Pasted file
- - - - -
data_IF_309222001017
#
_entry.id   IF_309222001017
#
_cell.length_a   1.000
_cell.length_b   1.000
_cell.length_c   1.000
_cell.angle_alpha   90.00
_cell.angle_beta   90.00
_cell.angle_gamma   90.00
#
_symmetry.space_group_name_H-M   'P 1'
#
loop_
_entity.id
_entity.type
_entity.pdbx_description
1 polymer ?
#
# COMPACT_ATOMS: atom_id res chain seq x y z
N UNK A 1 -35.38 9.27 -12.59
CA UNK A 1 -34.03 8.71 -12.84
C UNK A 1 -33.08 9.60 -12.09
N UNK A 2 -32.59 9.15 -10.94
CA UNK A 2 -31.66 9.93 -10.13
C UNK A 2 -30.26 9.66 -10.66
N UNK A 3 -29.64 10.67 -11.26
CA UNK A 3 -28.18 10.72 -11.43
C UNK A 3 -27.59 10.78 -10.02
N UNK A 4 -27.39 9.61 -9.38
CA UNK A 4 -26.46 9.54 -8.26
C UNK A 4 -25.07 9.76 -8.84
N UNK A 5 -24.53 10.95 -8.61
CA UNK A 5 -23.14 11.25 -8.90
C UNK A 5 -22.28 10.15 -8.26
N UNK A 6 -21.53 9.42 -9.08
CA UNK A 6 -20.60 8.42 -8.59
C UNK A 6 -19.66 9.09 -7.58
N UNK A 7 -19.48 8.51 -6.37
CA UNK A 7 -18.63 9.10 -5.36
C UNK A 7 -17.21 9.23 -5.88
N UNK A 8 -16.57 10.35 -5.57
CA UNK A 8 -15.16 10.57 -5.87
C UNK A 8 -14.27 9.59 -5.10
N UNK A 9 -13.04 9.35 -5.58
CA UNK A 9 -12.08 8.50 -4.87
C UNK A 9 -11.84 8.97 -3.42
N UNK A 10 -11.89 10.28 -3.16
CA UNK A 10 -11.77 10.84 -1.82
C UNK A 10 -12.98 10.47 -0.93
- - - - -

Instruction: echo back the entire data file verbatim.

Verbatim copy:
data_IF_309222001017
#
_entry.id   IF_309222001017
#
_cell.length_a   1.000
_cell.length_b   1.000
_cell.length_c   1.000
_cell.angle_alpha   90.00
_cell.angle_beta   90.00
_cell.angle_gamma   90.00
#
_symmetry.space_group_name_H-M   'P 1'
#
loop_
_entity.id
_entity.type
_entity.pdbx_description
1 polymer ?
#
# COMPACT_ATOMS: atom_id res chain seq x y z
N UNK A 1 -35.38 9.27 -12.59
CA UNK A 1 -34.03 8.71 -12.84
C UNK A 1 -33.08 9.60 -12.09
N UNK A 2 -32.59 9.15 -10.94
CA UNK A 2 -31.66 9.93 -10.13
C UNK A 2 -30.26 9.66 -10.66
N UNK A 3 -29.64 10.67 -11.26
CA UNK A 3 -28.18 10.72 -11.43
C UNK A 3 -27.59 10.78 -10.02
N UNK A 4 -27.39 9.61 -9.38
CA UNK A 4 -26.46 9.54 -8.26
C UNK A 4 -25.07 9.76 -8.84
N UNK A 5 -24.53 10.95 -8.61
CA UNK A 5 -23.14 11.25 -8.90
C UNK A 5 -22.28 10.15 -8.26
N UNK A 6 -21.53 9.42 -9.08
CA UNK A 6 -20.60 8.42 -8.59
C UNK A 6 -19.66 9.09 -7.58
N UNK A 7 -19.48 8.51 -6.37
CA UNK A 7 -18.63 9.10 -5.36
C UNK A 7 -17.21 9.23 -5.88
N UNK A 8 -16.57 10.35 -5.57
CA UNK A 8 -15.16 10.57 -5.87
C UNK A 8 -14.27 9.59 -5.10
N UNK A 9 -13.04 9.35 -5.58
CA UNK A 9 -12.08 8.50 -4.87
C UNK A 9 -11.84 8.97 -3.42
N UNK A 10 -11.89 10.28 -3.16
CA UNK A 10 -11.77 10.84 -1.82
C UNK A 10 -12.98 10.47 -0.93